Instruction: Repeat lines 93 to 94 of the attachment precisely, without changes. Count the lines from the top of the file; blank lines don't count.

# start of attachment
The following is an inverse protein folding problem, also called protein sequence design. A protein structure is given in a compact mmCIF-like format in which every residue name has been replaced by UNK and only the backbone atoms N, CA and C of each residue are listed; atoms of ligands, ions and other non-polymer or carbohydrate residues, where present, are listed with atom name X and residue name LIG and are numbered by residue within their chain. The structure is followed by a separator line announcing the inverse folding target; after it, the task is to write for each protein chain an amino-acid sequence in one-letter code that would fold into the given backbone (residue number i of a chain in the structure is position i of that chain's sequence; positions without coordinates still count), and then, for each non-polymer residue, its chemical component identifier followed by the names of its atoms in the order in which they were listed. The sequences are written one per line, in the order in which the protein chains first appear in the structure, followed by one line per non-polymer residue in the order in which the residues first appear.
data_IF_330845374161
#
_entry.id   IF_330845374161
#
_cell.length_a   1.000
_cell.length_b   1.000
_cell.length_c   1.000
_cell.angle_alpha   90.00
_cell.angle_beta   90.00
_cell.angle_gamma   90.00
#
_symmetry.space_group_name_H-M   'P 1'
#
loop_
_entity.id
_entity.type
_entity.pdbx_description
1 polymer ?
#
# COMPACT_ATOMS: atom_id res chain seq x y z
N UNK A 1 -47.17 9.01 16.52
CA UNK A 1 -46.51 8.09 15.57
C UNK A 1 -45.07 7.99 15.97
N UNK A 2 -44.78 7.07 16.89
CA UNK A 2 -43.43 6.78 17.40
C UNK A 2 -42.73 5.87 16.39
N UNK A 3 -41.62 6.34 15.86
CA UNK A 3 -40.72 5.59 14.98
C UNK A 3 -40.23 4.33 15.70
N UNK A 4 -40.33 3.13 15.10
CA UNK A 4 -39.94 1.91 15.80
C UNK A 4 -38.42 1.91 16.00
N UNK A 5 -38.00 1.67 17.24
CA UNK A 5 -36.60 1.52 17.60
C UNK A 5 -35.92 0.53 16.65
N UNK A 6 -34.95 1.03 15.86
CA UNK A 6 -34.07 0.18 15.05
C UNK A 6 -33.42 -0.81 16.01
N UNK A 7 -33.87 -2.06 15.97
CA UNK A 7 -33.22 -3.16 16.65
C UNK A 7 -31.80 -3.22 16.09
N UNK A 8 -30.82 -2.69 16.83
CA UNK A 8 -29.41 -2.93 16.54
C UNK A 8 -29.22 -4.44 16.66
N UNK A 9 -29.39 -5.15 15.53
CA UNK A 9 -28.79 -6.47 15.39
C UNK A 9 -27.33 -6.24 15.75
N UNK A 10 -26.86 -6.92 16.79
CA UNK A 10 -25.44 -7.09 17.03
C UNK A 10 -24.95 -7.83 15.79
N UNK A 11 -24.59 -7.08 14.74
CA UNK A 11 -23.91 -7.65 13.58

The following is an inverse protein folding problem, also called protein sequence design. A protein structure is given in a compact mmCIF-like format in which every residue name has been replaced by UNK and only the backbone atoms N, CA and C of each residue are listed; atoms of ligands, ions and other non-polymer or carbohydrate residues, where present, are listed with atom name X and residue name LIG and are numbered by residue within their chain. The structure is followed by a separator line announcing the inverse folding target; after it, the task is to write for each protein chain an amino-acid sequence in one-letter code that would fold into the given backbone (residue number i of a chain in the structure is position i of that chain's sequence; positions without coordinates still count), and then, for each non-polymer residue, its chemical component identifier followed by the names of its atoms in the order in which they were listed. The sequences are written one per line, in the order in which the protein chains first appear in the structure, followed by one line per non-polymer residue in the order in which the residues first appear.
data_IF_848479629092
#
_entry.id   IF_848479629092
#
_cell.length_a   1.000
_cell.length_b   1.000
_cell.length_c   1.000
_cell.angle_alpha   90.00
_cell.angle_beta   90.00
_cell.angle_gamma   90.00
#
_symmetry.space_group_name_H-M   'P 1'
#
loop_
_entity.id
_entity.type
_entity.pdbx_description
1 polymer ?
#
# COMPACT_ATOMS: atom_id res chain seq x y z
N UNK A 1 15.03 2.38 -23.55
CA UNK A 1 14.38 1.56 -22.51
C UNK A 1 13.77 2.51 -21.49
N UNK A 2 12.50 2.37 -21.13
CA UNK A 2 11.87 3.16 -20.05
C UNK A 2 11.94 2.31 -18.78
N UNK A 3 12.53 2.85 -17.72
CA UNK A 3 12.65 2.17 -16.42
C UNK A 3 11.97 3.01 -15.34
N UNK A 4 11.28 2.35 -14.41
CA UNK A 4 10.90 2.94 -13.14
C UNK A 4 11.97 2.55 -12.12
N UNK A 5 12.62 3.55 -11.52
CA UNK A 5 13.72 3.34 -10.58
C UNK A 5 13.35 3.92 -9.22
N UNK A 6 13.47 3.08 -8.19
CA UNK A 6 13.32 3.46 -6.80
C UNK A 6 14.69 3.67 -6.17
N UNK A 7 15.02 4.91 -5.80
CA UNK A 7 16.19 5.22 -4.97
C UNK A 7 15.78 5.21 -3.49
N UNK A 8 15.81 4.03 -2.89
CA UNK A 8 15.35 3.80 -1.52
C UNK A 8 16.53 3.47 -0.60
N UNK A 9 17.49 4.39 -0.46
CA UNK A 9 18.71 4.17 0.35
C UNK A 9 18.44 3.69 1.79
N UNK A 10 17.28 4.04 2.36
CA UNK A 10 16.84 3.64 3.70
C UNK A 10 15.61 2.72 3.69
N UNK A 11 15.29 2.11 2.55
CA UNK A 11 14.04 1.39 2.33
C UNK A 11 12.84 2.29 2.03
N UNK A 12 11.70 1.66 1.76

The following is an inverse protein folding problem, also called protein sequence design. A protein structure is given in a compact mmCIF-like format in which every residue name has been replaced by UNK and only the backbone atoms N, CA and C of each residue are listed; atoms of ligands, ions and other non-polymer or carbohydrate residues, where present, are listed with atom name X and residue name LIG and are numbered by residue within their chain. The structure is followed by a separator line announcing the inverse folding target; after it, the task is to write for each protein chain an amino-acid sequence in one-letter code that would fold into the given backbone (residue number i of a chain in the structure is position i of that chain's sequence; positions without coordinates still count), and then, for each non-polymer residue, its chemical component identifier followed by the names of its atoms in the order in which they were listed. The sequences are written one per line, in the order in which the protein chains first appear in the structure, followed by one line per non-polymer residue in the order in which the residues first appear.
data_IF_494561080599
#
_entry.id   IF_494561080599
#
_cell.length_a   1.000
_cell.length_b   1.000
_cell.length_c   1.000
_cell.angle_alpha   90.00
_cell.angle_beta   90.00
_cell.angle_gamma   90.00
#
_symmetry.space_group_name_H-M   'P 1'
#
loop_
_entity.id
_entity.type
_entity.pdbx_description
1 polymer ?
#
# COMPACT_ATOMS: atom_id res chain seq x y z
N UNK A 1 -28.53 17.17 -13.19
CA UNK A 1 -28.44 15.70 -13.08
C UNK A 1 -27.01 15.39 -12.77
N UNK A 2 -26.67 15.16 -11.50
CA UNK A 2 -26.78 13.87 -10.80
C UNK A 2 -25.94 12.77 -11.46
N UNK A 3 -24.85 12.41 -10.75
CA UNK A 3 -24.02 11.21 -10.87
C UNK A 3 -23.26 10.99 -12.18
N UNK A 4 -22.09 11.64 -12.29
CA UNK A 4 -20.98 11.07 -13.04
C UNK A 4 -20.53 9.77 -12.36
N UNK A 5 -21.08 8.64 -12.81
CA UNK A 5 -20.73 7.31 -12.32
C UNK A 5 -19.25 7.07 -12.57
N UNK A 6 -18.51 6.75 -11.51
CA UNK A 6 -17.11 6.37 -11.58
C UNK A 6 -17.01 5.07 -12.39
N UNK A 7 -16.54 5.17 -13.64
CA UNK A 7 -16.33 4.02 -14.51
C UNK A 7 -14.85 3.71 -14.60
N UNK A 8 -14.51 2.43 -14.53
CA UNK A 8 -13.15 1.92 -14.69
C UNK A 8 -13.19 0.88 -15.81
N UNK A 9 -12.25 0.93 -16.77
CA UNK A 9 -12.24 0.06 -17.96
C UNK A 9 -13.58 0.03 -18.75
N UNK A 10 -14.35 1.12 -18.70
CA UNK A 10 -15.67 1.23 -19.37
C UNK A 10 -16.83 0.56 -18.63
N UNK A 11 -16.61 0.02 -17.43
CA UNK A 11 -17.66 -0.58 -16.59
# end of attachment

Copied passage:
N UNK A 7 15.02 4.91 -5.80
CA UNK A 7 16.19 5.22 -4.97